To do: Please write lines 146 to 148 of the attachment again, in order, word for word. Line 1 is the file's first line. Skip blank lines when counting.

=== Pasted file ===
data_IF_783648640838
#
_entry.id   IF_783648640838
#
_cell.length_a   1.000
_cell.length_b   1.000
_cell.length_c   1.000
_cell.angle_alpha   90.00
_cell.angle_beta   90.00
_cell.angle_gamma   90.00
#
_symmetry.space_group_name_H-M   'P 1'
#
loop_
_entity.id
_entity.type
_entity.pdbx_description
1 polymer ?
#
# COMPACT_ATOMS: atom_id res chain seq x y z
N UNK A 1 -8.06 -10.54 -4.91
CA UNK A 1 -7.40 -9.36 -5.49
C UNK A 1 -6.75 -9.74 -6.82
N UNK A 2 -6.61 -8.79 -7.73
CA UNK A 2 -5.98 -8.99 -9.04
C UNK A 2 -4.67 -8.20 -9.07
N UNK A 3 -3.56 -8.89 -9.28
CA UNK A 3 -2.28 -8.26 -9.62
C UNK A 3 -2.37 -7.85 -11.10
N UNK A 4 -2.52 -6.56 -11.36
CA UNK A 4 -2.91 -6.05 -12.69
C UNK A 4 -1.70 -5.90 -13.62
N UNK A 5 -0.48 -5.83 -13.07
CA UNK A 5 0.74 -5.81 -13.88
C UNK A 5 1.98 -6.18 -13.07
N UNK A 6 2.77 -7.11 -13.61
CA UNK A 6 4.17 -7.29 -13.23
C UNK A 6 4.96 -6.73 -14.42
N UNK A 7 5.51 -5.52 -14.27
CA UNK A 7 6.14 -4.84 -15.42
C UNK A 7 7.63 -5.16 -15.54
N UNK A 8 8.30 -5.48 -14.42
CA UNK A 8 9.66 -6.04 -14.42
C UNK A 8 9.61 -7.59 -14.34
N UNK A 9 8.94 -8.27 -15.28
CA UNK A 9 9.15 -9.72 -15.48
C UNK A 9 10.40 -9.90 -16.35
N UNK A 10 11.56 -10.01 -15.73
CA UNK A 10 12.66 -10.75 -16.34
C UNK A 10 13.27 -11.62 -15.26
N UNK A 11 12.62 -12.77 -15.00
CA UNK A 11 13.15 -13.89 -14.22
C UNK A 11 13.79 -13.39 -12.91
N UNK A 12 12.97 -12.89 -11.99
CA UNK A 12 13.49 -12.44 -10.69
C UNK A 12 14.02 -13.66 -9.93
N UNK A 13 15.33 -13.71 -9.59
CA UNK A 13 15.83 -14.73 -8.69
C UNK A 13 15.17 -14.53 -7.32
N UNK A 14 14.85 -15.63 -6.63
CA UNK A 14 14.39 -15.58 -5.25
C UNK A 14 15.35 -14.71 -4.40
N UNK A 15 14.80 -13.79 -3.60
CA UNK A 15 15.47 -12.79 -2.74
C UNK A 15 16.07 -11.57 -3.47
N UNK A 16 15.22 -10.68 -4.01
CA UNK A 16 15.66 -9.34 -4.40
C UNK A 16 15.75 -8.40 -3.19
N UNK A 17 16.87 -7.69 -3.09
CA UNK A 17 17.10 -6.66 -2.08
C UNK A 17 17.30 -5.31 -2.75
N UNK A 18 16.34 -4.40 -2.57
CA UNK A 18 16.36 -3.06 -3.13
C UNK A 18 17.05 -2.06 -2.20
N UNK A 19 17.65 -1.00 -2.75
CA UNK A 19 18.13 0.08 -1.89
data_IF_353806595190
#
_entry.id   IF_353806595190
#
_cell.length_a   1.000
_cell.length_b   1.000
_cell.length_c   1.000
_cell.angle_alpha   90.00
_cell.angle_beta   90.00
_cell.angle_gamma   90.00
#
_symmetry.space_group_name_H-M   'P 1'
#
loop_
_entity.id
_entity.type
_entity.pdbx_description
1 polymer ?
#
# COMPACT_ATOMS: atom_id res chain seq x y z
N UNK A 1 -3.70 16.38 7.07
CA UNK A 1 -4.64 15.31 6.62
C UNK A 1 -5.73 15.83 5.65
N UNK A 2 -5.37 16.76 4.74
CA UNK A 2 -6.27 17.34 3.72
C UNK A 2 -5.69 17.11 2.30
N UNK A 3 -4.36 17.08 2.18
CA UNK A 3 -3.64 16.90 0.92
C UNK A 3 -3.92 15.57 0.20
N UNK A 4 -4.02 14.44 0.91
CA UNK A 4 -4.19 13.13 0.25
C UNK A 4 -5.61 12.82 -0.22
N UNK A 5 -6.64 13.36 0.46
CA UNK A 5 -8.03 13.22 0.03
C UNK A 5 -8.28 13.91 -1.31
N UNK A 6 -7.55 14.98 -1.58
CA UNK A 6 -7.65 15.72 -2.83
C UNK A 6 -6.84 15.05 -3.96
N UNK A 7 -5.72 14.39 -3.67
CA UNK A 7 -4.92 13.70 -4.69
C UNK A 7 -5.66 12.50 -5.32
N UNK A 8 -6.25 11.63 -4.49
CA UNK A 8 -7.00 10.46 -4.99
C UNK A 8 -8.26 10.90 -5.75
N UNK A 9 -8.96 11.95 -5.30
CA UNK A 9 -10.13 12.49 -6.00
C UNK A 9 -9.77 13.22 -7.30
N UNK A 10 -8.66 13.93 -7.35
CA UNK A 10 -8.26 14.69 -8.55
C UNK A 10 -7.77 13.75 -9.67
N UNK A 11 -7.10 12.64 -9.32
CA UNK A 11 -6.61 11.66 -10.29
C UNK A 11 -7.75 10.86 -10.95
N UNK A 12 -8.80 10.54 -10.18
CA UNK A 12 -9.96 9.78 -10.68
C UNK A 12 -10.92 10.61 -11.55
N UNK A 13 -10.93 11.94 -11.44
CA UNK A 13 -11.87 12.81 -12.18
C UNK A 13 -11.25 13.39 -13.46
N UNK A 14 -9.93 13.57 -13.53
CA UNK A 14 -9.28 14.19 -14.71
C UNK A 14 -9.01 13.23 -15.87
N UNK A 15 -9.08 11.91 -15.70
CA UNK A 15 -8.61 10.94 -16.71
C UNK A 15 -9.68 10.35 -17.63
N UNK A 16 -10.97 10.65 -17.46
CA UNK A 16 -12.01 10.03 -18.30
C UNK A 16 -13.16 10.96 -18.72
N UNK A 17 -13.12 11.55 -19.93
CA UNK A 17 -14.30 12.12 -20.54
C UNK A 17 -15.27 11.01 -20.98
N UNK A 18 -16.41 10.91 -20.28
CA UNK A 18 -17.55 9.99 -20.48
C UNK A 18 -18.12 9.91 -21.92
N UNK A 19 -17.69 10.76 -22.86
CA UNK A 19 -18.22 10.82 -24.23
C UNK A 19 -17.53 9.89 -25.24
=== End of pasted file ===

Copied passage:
CA UNK A 17 -14.30 12.12 -20.54
C UNK A 17 -15.27 11.01 -20.98
N UNK A 18 -16.41 10.91 -20.28